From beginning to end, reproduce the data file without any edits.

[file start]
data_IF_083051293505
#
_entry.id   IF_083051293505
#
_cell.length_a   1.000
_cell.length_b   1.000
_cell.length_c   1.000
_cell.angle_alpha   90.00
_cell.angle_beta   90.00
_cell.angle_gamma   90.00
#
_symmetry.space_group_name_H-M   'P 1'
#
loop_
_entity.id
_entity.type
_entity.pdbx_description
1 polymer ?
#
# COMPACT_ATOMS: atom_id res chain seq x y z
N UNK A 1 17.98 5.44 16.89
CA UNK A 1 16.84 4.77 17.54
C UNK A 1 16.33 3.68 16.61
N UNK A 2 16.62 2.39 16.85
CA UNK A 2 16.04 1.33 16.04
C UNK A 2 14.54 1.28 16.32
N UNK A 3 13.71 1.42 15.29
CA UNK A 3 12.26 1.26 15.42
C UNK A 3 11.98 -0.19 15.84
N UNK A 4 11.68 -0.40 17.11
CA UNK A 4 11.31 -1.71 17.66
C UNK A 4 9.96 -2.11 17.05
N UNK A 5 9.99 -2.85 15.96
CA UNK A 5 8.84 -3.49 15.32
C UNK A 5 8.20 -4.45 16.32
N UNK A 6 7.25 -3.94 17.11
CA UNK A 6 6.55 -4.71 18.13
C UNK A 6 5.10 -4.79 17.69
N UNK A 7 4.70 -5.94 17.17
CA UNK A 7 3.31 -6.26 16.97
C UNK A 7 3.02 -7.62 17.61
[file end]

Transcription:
data_IF_083051293505
#
_entry.id   IF_083051293505
#
_cell.length_a   1.000
_cell.length_b   1.000
_cell.length_c   1.000
_cell.angle_alpha   90.00
_cell.angle_beta   90.00
_cell.angle_gamma   90.00
#
_symmetry.space_group_name_H-M   'P 1'
#
loop_
_entity.id
_entity.type
_entity.pdbx_description
1 polymer ?
#
# COMPACT_ATOMS: atom_id res chain seq x y z
N UNK A 1 17.98 5.44 16.89
CA UNK A 1 16.84 4.77 17.54
C UNK A 1 16.33 3.68 16.61
N UNK A 2 16.62 2.39 16.85
CA UNK A 2 16.04 1.33 16.04
C UNK A 2 14.54 1.28 16.32
N UNK A 3 13.71 1.42 15.29
CA UNK A 3 12.26 1.26 15.42
C UNK A 3 11.98 -0.19 15.84
N UNK A 4 11.68 -0.40 17.11
CA UNK A 4 11.31 -1.71 17.66
C UNK A 4 9.96 -2.11 17.05
N UNK A 5 9.99 -2.85 15.96
CA UNK A 5 8.84 -3.49 15.32
C UNK A 5 8.20 -4.45 16.32
N UNK A 6 7.25 -3.94 17.11
CA UNK A 6 6.55 -4.71 18.13
C UNK A 6 5.10 -4.79 17.69
N UNK A 7 4.70 -5.94 17.17
CA UNK A 7 3.31 -6.26 16.97
C UNK A 7 3.02 -7.62 17.61